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Asia Watch: A New Front Opens

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Michael Shannon


Faced with a protracted, complex urban battle against Islamist insurgents in Marawi, a city of 200,000 people in Mindanao's Lanao del Sur province, Philippines President Rodrigo Duterte has cleared the decks for a long, no-holds-barred fight against an elusive and fanatical enemy.

Having already declared martial law across the entirety of Mindanao, Duterte has dispatched more troops to Marawi to drive out Maute and Abu Sayyaf terrorists who seized the city on May 23 to establish an enclave for the Islamic State (IS) group in the southern Philippines.

Duterte has been disdainful of offers by local religious and political leaders to negotiate with the rebels to end the crisis in which, at time of writing, a total of 327 people have been killed in four weeks of fighting, including 242 terrorists, 59 soldiers and 26 civilians.

"I will not [negotiate]. How about my soldiers who have died? How about [the terrorists'] murderous rampage?" Duterte said.

Accustomed to operations in open field and jungle settings, Philippine troops have struggled in the urban battlefield of the country's largest predominantly Muslim city, where the militants have been using hostages and hundreds of trapped residents as human shields. Friendly fire has killed at least 11 soldiers and civilian casualties have gone hand-in-hand with sporadic air raids across urban districts.

Another reason for their difficulty has been that the insurgent groups, proclaiming an alliance with Islamic State, have been preparing for the fight for some time. Armed with intimate local knowledge from the Maute group, headed by two brothers from a powerful local clan, the militants spent months building tunnels and stockpiling weapons in the city with a view to claiming the territory at the beginning of Ramadan.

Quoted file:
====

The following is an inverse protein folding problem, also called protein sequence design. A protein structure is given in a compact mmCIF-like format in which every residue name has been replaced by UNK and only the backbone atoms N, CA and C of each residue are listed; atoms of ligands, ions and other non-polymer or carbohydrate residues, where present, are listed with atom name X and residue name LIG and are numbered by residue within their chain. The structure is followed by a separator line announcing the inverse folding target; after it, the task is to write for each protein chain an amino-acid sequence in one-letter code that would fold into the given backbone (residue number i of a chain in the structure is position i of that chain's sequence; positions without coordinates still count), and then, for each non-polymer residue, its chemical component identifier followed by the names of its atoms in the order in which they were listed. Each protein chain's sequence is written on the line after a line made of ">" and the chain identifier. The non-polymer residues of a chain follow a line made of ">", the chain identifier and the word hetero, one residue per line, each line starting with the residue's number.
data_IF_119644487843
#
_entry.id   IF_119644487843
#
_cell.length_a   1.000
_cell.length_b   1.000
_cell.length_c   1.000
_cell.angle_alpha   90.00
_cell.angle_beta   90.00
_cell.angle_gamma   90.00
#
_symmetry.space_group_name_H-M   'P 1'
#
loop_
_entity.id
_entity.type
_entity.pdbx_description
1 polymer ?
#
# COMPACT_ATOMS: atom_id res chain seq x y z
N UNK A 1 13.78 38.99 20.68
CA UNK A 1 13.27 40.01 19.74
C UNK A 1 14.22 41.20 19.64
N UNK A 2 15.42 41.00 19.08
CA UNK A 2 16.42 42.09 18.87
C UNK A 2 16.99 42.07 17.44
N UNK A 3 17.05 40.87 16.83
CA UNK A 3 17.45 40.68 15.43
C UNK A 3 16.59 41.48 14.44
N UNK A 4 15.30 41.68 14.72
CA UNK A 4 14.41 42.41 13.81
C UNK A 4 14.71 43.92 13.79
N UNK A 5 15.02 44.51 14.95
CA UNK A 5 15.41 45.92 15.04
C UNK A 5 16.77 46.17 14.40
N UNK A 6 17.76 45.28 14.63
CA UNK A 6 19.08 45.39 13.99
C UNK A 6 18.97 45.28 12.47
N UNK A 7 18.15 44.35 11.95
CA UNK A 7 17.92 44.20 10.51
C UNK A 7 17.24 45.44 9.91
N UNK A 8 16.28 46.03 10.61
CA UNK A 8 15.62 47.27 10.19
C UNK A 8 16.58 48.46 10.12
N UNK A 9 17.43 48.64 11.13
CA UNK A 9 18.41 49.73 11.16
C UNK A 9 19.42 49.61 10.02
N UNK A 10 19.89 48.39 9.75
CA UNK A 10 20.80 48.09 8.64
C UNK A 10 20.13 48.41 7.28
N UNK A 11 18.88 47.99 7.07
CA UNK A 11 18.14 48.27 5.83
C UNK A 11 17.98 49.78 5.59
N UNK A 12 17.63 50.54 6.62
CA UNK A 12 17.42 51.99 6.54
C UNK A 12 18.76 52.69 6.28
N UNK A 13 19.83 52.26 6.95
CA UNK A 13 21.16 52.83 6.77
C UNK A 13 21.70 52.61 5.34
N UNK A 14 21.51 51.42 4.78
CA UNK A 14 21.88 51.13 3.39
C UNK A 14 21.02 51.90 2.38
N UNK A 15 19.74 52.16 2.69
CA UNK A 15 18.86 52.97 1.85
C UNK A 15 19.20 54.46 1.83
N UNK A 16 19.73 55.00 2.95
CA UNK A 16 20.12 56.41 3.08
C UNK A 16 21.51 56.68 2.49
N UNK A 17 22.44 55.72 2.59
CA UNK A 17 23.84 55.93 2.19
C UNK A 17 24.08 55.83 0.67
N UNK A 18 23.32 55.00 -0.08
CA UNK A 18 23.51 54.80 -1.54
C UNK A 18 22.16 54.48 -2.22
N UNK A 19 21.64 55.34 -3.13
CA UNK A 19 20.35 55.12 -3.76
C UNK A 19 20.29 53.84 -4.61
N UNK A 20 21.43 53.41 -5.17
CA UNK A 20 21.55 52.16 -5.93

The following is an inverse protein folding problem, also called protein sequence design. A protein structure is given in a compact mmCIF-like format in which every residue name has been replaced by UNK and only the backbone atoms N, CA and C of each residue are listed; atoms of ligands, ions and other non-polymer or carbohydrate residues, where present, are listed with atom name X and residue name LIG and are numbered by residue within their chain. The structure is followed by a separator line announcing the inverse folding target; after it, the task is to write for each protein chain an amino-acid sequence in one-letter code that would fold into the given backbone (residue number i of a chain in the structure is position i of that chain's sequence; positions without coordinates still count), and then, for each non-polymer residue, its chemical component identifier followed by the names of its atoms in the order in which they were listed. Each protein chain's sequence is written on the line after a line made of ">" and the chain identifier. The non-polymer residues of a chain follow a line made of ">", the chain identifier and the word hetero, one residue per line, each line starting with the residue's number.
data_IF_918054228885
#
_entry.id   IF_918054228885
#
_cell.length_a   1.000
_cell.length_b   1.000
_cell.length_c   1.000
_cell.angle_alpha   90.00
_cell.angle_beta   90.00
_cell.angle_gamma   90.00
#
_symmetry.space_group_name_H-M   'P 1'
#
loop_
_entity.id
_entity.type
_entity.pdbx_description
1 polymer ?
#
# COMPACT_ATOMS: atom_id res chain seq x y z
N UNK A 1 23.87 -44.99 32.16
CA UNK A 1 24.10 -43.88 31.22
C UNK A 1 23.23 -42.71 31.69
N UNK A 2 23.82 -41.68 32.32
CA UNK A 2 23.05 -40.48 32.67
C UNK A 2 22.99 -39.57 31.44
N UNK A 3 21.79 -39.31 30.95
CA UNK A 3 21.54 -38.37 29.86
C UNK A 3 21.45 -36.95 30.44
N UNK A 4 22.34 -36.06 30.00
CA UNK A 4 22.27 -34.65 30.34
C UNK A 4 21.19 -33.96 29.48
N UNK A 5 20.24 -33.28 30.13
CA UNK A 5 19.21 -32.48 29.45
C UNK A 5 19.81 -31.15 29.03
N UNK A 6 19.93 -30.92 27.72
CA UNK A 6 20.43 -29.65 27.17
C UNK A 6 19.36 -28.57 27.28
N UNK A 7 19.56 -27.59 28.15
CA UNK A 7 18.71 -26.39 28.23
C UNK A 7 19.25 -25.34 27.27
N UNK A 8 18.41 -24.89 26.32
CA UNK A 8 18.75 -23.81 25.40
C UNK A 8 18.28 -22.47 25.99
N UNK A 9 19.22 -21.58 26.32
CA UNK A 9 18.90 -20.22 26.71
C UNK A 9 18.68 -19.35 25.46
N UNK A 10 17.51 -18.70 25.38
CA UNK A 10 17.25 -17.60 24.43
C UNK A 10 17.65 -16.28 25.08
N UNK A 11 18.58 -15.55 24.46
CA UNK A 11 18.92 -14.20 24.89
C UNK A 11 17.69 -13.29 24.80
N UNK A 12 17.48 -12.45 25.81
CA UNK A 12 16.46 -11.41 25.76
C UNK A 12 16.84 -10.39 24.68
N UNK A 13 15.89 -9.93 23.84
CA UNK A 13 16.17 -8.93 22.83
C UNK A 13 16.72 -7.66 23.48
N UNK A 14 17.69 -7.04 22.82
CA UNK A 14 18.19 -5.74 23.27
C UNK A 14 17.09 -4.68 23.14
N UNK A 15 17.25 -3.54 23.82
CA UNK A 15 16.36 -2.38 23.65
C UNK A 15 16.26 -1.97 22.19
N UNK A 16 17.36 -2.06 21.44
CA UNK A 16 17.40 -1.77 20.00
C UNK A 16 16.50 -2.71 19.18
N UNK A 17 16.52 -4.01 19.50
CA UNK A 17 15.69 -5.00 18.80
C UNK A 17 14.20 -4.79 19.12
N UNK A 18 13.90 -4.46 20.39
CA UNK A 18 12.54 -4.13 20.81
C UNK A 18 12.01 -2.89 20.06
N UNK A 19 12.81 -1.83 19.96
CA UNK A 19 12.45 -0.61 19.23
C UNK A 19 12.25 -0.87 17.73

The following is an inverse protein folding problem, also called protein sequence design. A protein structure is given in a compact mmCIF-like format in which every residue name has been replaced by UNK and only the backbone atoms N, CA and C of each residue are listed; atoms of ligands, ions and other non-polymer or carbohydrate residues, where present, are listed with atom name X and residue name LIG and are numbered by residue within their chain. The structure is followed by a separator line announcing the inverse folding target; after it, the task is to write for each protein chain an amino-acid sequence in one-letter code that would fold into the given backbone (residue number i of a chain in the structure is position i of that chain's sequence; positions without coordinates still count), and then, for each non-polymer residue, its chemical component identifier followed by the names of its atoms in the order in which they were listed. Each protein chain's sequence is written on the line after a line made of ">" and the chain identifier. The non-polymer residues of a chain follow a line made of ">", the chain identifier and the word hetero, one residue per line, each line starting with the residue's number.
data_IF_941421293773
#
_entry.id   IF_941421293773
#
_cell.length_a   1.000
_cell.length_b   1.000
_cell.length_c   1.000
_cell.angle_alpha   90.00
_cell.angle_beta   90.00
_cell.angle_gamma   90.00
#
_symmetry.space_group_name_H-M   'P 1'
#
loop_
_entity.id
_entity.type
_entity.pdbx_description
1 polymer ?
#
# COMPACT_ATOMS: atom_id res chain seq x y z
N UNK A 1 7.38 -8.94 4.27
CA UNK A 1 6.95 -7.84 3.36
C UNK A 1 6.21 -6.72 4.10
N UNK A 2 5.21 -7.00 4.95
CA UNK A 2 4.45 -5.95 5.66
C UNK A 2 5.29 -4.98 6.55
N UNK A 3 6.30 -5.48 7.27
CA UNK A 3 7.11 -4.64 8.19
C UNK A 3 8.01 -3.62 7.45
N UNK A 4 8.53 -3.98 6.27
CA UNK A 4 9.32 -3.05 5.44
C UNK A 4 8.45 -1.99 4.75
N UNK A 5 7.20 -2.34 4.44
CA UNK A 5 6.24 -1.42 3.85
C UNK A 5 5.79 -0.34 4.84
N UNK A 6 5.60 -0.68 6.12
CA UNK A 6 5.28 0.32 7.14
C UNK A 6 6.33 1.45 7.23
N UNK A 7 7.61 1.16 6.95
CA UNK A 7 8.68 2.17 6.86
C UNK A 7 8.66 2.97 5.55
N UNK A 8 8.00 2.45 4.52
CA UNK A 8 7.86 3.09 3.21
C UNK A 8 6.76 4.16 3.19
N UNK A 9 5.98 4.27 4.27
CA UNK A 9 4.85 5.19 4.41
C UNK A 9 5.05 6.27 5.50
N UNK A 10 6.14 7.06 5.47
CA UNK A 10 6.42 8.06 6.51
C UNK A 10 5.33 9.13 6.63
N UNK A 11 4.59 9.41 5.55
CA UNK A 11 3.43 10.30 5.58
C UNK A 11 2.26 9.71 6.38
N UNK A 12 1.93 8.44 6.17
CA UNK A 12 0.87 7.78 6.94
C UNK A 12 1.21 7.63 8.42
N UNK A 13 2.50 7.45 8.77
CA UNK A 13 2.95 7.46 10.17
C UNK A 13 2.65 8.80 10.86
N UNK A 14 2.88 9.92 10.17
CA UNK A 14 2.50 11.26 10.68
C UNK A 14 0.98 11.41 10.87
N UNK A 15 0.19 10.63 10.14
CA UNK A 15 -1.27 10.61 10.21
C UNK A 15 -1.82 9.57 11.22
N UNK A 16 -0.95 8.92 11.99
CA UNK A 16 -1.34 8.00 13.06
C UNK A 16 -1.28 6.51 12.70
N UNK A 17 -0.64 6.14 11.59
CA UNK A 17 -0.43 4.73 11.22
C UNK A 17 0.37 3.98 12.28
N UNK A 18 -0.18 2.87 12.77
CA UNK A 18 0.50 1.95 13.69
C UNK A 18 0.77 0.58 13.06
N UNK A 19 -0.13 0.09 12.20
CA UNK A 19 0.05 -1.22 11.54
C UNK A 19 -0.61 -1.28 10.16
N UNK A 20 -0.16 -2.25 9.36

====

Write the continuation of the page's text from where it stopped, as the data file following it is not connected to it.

Open hostilities began with a botched army raid to capture Isnilon Hapilon, a leader of the Abu Sayyaf Group on Basilan island and the purported "Emir" of Islamic State in South-East Asia. He had reportedly gone to Marawi to form an alliance with the Maute in order to set up a base for the IS caliphate in the region, an officially recognised wilayat or province of the caliphate. That partnership would have spelled a major threat for Mindanao, military intelligence says, because of growing fears across the region that even a small base of IS-controlled territory would attract jihadis from around the world.

This has already happened. Reports from the front lines indicate foreign fighters from places as far-flung as Morocco, Saudi Arabia, Chechnya, India, Malaysia and Indonesia are battling alongside the Maute group.

Regional security officials had earlier estimated that at least 100 Southeast Asian nationals had returned home from Syria and Iraq in recent months, while Indonesian security officials have claimed there are now as many as 1,200 IS-linked foreign militants in the southern Philippines.

Financial support from IS backers is all but confirmed with the discovery by troops of bundles of banknotes and cheques worth more than US$1.6 million in a house that was being used by the militants as a machine-gun post.

No doubt the IS-linked militants fighting in Marawi were keen to leverage the siege via social media to win new recruits and additional funding, conspicuously flying the Islamic State flag over the districts they controlled, even from a captured army jeep.

After weeks of fighting, Philippine security forces still face stiff resistance from militant fighters spread across the sprawling city, which now lies in ruins. Government troops have suffered heavy casualties due to improvised explosive devices (IEDs) and snipers, echoing the harrowing experience of coalition forces fighting Islamic militants in Iraq.

Although the fighting has now been contained to a limited area, a knockout blow appears impossible in an area awash with weapons and where militants can dissolve into jungle hideaways.

Duterte, having expressed his strong preference for downgrading strategic ties with Washington in favour of stronger military relations with Beijing and Moscow, has had to opt for pragmatism. US Special Forces are once again providing ground support to Philippine soldiers.

Under a decade-long US$150 million grant program, Washington has provided large caches of grenade launchers, cutting-edge machine guns and automatic rifles - the latest delivery was made on June 5, coinciding with the battle in Marawi.

On another important track, the Philippines, Malaysia and Indonesia will begin joint patrols and intelligence-sharing to curb the influence of local Islamist terror groups, according to a joint statement released by the three governments on June 19. The Trilateral Maritime Patrol Indomalphi (the name incorporates each of the three countries) will include a Maritime Command Centre in each nation and maritime patrols will also include air and land forces.

There is clearly much work to do.

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